I'm ready to start working the B&B at full capacity again starting on Friday. It's fine, it's what I do, but I won't be able to write as much, and that makes me sad. Because I am loving writing this blog right now.
We've had 60 days straight with temperatures over 90 degrees Fahrenheit, and we are on drought watch. It feels eerie, it's so dry. I hope we get rain soon, and that you do too, if you have not had any lately. I have never looked so forward to fall in my entire life, and fall is my favorite season - so this year I will be really ready to put on that first sweater.
I'm happy that my book Your Truth is out there in the world and that you who have read it have found it worthwhile. Thank you so much to everyone who has ordered it. I've learned so much about the process of self publishing by putting this one out there, and I'll be working on a new ebook soon.
I am nervous, jittery, and adrenaline filled about the release of my new novel, True Vines, in October. I've been working on the final edits; it's all polished up and gorgeous and now we're working on finalizing the cover. It's all very exciting but I need to stay calm and focused, because before that happens, I have lots of guests to take good, loving care of and that is my priority for the next seven weeks. But I really, really, really cannot believe that this book is almost out there. It's crazy. Just crazy.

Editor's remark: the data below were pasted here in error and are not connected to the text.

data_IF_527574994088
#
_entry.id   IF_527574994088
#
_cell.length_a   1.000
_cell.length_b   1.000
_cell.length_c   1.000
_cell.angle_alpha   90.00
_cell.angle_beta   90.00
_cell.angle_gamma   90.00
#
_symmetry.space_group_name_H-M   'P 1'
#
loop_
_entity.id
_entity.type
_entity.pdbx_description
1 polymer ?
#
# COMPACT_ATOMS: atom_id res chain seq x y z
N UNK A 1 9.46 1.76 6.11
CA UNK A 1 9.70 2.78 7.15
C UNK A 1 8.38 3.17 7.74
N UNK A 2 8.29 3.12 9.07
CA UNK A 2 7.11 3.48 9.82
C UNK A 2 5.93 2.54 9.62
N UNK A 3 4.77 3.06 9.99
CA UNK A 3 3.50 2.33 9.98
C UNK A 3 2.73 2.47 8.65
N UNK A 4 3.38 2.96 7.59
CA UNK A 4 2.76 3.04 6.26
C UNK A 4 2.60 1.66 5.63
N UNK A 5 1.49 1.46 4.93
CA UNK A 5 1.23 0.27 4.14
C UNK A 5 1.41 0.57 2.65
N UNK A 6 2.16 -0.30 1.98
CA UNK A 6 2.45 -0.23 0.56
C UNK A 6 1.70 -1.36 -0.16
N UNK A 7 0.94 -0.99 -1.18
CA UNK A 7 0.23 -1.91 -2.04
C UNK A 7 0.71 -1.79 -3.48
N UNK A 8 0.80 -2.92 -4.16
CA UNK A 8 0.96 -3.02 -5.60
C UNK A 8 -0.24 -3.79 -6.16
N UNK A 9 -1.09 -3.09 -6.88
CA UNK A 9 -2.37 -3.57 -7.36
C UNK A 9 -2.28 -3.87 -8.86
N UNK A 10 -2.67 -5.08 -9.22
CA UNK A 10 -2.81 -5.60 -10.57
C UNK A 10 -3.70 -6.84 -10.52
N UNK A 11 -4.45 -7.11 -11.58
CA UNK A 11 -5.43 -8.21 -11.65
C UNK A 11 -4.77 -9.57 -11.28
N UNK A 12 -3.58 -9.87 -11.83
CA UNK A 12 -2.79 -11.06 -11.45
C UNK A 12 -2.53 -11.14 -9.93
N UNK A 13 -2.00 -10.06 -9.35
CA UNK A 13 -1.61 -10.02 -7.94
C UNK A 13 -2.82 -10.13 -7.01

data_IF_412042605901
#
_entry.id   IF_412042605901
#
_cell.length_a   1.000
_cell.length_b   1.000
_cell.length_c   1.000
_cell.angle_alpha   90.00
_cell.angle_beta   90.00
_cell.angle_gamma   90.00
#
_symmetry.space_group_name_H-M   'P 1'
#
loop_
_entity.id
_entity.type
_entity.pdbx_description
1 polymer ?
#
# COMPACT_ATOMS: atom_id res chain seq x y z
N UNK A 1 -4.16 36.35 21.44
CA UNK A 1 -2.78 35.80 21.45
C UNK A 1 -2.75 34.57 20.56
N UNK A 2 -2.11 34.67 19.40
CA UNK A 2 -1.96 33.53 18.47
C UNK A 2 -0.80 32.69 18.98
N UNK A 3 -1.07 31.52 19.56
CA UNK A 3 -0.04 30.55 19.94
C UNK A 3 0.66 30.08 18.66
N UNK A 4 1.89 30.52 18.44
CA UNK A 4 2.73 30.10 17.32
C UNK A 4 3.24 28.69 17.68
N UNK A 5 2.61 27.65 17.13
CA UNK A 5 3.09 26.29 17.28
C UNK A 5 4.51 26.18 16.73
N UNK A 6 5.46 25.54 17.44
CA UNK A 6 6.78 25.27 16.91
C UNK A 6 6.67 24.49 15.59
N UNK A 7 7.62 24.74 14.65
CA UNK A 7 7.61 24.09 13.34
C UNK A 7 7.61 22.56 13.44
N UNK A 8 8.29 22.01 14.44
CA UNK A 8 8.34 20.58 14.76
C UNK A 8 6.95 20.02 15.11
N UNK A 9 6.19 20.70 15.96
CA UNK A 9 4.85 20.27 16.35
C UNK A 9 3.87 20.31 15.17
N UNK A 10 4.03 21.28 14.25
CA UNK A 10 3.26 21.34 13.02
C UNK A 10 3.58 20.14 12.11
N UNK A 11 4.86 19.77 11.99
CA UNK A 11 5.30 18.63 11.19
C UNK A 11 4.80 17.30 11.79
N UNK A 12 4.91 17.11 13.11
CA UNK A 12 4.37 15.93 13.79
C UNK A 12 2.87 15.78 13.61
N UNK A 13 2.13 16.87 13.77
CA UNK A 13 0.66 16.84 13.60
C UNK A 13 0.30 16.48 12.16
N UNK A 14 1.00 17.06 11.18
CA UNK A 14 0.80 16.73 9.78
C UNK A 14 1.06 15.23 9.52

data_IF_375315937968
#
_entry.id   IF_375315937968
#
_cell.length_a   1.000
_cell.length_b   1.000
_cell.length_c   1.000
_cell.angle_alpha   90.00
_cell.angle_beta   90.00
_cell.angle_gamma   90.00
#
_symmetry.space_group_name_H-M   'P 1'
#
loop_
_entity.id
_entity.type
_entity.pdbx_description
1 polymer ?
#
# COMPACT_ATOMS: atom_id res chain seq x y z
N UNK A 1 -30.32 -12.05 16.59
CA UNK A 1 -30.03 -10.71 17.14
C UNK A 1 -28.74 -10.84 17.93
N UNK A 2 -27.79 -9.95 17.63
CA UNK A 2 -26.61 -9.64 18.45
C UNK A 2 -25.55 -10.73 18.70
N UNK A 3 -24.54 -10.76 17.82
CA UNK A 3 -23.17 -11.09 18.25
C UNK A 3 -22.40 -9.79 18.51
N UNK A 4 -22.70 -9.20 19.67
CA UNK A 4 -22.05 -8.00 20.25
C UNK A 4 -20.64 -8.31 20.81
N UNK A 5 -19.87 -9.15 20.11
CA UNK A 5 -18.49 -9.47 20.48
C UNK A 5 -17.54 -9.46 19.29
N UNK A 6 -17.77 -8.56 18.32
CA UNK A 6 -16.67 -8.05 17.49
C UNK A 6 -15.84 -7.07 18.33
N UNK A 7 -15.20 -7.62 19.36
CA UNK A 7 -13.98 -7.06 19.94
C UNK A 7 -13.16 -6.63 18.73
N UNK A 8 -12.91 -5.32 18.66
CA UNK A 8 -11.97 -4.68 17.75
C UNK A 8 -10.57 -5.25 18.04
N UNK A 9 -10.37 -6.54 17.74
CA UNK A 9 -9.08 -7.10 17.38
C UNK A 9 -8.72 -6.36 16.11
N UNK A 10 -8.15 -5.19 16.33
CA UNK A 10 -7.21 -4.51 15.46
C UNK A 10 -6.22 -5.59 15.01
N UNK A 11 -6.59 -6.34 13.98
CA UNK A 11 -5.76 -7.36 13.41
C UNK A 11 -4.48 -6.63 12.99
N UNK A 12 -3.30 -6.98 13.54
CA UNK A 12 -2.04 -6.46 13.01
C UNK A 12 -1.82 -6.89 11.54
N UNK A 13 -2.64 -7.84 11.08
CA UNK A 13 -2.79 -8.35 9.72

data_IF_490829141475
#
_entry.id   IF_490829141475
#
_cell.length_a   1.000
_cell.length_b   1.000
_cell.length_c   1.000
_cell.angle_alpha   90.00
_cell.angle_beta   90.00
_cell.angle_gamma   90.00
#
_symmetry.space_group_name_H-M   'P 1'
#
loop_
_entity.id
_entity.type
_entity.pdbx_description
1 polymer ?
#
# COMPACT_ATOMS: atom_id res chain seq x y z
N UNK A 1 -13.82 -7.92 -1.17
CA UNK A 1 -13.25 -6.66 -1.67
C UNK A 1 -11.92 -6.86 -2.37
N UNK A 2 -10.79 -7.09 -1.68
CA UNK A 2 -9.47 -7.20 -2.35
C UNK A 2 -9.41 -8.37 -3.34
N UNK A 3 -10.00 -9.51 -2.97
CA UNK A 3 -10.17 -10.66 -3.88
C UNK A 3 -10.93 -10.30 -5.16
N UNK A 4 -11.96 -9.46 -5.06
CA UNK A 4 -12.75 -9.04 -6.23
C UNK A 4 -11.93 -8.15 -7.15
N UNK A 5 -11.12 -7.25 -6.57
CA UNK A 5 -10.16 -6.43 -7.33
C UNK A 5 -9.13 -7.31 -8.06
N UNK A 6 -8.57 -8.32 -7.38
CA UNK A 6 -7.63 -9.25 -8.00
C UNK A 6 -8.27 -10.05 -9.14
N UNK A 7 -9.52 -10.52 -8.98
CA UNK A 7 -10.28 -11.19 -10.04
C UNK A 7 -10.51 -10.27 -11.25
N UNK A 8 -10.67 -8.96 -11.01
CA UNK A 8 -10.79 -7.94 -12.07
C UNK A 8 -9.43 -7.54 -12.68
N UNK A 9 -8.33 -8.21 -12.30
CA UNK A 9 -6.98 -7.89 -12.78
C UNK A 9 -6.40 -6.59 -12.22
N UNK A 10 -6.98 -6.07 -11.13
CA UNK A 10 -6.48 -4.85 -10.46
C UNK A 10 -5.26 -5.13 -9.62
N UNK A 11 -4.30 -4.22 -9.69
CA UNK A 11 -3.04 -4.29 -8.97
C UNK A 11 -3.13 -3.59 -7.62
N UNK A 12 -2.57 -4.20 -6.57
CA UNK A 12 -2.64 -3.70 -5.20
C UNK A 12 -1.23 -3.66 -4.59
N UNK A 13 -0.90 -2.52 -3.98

I'm mentoring a few select people through some momentous change and loving every minute of it. I'll be writing more and more about coaching after the book comes out and I free up my energy for the new.
I'm preparing an upcoming interview with Tammy Strobel about her upcoming book You Can Buy Happiness and It's Cheap: How One Woman Radically Simplified her Life and How You Can Too. I love Tammy. She's frank, she's fun, and she lives in just about the cutest teeny tiny house you have EVER seen.
So now, it's your turn. How are you, really? How is the walk along your path? Tell us about it, let us know. Remember. Your path is what this blog is all about.